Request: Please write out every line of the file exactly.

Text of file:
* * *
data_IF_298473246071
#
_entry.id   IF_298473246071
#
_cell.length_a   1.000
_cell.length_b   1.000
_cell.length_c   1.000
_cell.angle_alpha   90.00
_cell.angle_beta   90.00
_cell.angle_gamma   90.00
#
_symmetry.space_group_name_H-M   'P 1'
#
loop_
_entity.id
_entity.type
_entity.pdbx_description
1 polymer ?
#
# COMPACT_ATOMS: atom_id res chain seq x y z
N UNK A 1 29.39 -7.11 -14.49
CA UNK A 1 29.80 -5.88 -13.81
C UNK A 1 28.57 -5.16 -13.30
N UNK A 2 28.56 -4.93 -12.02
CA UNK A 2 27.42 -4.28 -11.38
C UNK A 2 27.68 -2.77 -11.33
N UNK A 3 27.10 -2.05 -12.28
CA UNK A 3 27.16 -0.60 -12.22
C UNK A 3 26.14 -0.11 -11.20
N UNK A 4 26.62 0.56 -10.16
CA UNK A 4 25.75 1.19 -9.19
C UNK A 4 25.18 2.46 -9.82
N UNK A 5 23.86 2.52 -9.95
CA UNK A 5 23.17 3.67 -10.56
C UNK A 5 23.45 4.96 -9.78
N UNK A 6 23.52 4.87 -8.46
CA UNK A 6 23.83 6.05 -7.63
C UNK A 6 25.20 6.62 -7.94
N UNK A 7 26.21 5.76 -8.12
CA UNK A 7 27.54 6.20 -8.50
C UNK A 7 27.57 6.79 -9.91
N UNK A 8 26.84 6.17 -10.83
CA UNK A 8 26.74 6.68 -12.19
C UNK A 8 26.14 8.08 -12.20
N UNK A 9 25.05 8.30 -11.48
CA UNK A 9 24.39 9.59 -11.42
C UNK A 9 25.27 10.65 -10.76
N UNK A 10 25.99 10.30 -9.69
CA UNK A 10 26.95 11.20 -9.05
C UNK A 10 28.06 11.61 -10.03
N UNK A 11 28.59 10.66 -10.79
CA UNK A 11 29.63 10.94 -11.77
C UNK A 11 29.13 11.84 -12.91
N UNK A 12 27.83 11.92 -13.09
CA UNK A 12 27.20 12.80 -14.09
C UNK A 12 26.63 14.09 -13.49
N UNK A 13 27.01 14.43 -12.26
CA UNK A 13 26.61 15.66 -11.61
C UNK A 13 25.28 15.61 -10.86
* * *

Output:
data_IF_298473246071
#
_entry.id   IF_298473246071
#
_cell.length_a   1.000
_cell.length_b   1.000
_cell.length_c   1.000
_cell.angle_alpha   90.00
_cell.angle_beta   90.00
_cell.angle_gamma   90.00
#
_symmetry.space_group_name_H-M   'P 1'
#
loop_
_entity.id
_entity.type
_entity.pdbx_description
1 polymer ?
#
# COMPACT_ATOMS: atom_id res chain seq x y z
N UNK A 1 29.39 -7.11 -14.49
CA UNK A 1 29.80 -5.88 -13.81
C UNK A 1 28.57 -5.16 -13.30
N UNK A 2 28.56 -4.93 -12.02
CA UNK A 2 27.42 -4.28 -11.38
C UNK A 2 27.68 -2.77 -11.33
N UNK A 3 27.10 -2.05 -12.28
CA UNK A 3 27.16 -0.60 -12.22
C UNK A 3 26.14 -0.11 -11.20
N UNK A 4 26.62 0.56 -10.16
CA UNK A 4 25.75 1.19 -9.19
C UNK A 4 25.18 2.46 -9.82
N UNK A 5 23.86 2.52 -9.95
CA UNK A 5 23.17 3.67 -10.56
C UNK A 5 23.45 4.96 -9.78
N UNK A 6 23.52 4.87 -8.46
CA UNK A 6 23.83 6.05 -7.63
C UNK A 6 25.20 6.62 -7.94
N UNK A 7 26.21 5.76 -8.12
CA UNK A 7 27.54 6.20 -8.50
C UNK A 7 27.57 6.79 -9.91
N UNK A 8 26.84 6.17 -10.83
CA UNK A 8 26.74 6.68 -12.19
C UNK A 8 26.14 8.08 -12.20
N UNK A 9 25.05 8.30 -11.48
CA UNK A 9 24.39 9.59 -11.42
C UNK A 9 25.27 10.65 -10.76
N UNK A 10 25.99 10.30 -9.69
CA UNK A 10 26.95 11.20 -9.05
C UNK A 10 28.06 11.61 -10.03
N UNK A 11 28.59 10.66 -10.79
CA UNK A 11 29.63 10.94 -11.77
C UNK A 11 29.13 11.84 -12.91
N UNK A 12 27.83 11.92 -13.09
CA UNK A 12 27.20 12.80 -14.09
C UNK A 12 26.63 14.09 -13.49
N UNK A 13 27.01 14.43 -12.26
CA UNK A 13 26.61 15.66 -11.61
C UNK A 13 25.28 15.61 -10.86